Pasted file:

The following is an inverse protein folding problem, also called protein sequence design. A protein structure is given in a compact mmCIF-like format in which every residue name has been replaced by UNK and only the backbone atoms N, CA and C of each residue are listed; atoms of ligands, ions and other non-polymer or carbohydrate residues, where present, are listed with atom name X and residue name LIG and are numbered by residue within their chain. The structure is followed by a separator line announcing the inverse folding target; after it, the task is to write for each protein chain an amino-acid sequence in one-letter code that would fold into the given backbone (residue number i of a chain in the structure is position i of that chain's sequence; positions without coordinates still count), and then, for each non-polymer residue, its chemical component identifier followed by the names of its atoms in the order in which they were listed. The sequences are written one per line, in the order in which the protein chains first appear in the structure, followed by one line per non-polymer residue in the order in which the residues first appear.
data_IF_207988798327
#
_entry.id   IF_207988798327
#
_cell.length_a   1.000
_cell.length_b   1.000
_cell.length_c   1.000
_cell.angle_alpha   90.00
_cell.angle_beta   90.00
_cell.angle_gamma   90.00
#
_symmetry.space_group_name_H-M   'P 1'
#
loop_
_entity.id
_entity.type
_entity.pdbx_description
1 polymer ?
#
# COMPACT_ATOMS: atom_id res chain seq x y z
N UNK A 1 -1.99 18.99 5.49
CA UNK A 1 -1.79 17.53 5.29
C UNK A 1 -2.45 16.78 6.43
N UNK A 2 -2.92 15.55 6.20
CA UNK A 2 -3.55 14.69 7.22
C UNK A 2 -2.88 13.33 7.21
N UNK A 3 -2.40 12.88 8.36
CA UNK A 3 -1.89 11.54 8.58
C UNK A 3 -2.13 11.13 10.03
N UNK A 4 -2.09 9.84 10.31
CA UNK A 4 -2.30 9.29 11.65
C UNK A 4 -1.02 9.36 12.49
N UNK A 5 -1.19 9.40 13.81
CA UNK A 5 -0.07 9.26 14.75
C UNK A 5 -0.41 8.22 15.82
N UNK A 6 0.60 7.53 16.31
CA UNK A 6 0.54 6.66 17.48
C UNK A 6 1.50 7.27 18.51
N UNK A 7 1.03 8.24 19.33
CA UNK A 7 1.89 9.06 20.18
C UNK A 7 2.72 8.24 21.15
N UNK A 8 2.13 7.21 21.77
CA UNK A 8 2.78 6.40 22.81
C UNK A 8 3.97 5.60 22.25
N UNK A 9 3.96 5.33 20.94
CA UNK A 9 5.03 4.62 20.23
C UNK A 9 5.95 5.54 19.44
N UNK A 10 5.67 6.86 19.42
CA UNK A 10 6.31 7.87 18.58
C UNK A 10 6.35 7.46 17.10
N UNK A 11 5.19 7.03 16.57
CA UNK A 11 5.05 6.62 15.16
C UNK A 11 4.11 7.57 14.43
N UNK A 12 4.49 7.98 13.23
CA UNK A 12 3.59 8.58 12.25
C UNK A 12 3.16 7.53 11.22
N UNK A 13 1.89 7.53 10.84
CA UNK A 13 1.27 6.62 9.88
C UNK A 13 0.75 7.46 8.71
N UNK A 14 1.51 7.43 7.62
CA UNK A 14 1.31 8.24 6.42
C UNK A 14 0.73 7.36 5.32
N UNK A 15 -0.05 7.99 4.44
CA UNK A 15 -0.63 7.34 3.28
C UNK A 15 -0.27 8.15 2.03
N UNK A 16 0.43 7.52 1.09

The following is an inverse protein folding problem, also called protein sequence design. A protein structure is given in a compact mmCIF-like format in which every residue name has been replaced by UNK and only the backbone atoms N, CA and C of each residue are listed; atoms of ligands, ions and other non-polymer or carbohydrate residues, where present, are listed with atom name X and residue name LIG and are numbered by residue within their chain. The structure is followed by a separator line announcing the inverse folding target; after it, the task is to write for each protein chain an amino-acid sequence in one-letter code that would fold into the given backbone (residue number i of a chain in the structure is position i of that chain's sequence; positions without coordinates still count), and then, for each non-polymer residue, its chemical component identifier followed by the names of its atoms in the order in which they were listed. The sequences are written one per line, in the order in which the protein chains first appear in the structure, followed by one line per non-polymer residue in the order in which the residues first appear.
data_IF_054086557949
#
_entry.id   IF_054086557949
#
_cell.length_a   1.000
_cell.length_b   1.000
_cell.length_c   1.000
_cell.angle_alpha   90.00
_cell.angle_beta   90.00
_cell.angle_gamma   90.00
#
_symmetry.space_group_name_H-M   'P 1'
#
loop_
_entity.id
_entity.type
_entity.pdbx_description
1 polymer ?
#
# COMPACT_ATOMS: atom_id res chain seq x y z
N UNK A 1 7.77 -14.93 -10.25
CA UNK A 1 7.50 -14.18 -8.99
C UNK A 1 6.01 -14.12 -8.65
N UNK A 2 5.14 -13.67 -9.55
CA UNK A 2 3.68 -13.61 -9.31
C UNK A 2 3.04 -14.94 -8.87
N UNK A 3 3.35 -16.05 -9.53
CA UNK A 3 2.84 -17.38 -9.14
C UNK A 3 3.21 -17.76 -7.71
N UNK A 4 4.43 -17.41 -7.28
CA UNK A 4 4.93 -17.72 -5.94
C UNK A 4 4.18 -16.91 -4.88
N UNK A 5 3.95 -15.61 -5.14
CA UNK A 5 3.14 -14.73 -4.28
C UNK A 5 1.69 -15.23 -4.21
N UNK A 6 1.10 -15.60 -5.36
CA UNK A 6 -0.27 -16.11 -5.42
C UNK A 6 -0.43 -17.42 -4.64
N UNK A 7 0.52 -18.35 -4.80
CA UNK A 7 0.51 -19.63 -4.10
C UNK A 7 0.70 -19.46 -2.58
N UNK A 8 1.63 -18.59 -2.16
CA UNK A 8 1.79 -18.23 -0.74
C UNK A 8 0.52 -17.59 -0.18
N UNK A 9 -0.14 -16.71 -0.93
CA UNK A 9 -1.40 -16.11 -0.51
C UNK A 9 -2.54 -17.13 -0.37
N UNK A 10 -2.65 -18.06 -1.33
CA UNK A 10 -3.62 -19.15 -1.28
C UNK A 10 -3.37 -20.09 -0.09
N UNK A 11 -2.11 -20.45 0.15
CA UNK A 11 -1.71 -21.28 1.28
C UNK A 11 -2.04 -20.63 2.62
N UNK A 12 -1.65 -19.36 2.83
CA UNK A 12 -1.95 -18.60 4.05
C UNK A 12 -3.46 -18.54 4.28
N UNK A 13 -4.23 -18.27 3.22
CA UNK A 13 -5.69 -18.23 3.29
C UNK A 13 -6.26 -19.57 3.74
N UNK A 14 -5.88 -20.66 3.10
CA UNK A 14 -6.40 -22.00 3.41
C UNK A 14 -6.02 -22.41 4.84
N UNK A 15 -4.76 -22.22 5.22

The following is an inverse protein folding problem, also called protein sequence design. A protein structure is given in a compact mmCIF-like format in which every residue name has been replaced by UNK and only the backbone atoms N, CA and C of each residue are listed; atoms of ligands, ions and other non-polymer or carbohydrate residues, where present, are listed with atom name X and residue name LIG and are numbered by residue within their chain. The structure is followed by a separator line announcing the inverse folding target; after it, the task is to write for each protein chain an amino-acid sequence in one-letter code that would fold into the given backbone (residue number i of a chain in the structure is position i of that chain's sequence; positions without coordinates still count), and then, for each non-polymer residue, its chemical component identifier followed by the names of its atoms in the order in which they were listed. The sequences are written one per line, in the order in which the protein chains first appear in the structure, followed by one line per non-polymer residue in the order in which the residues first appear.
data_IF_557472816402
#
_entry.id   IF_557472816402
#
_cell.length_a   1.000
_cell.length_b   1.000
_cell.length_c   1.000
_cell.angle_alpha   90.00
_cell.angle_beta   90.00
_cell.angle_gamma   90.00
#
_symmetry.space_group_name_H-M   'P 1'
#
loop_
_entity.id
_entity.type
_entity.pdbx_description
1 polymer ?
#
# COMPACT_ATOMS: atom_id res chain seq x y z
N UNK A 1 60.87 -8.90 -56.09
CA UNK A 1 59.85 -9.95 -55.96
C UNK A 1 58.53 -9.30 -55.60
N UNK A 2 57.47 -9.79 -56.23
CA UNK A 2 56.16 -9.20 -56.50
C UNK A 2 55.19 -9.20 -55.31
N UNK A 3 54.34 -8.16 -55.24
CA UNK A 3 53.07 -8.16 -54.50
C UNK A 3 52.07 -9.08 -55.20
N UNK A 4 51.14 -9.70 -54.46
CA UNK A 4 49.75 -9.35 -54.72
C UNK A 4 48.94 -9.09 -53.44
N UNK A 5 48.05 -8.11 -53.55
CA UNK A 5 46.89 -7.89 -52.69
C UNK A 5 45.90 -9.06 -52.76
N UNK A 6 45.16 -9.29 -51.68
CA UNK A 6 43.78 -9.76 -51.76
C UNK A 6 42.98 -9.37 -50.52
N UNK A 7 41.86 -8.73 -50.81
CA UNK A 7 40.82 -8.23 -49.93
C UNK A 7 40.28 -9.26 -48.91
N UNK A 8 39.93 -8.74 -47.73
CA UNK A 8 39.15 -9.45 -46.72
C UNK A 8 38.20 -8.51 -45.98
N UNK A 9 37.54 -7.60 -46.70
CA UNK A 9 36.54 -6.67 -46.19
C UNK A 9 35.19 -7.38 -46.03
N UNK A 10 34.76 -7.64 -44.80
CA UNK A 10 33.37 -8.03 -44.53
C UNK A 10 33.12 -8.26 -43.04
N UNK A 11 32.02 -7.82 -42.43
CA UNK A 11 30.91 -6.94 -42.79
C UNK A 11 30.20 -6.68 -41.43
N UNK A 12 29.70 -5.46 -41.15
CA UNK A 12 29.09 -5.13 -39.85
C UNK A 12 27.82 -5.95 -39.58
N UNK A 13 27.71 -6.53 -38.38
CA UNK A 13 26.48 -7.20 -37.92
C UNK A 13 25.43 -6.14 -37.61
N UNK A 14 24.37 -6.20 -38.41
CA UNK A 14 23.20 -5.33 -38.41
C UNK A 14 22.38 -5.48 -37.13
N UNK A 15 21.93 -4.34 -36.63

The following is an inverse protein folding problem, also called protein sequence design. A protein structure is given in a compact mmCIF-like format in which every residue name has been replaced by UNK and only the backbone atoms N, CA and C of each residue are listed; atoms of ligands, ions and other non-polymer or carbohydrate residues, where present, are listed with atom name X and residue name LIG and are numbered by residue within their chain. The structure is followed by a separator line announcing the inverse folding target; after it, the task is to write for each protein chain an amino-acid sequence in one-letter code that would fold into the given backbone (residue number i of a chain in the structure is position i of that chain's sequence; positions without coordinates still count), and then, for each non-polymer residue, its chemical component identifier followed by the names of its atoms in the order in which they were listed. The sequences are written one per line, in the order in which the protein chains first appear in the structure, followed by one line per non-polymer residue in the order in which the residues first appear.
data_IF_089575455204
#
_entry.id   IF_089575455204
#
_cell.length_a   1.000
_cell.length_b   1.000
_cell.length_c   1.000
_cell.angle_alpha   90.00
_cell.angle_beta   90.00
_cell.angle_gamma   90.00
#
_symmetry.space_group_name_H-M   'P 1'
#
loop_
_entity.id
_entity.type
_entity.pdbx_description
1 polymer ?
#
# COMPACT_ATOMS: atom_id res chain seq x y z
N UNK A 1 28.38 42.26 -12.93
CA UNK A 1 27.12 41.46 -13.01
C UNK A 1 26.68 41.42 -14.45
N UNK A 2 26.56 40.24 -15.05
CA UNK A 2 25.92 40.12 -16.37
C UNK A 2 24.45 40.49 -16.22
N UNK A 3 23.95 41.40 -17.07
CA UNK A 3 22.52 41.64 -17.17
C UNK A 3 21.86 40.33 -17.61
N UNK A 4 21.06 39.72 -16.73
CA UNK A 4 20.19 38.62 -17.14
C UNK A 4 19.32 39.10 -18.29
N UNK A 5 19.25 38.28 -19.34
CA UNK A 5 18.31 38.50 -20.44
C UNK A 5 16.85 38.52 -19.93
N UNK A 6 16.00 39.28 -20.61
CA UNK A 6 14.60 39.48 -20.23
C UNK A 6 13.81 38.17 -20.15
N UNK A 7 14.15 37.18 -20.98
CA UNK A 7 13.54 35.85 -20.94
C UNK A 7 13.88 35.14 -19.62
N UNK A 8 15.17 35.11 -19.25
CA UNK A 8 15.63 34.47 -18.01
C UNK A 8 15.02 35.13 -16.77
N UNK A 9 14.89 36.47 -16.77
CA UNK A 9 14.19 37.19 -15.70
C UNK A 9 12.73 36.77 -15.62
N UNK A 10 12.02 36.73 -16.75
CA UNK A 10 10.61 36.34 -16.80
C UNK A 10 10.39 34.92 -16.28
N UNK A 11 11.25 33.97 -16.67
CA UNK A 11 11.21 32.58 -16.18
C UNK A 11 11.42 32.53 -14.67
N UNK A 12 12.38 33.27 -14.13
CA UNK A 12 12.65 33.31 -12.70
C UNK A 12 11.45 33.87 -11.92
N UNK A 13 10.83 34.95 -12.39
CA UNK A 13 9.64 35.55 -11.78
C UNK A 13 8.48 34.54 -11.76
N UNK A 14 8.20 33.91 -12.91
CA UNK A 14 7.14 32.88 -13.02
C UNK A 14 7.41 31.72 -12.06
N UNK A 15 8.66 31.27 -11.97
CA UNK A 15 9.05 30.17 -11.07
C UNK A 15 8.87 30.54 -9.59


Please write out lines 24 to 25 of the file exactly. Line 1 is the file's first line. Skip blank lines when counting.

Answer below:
C UNK A 1 -2.45 16.78 6.43
N UNK A 2 -2.92 15.55 6.20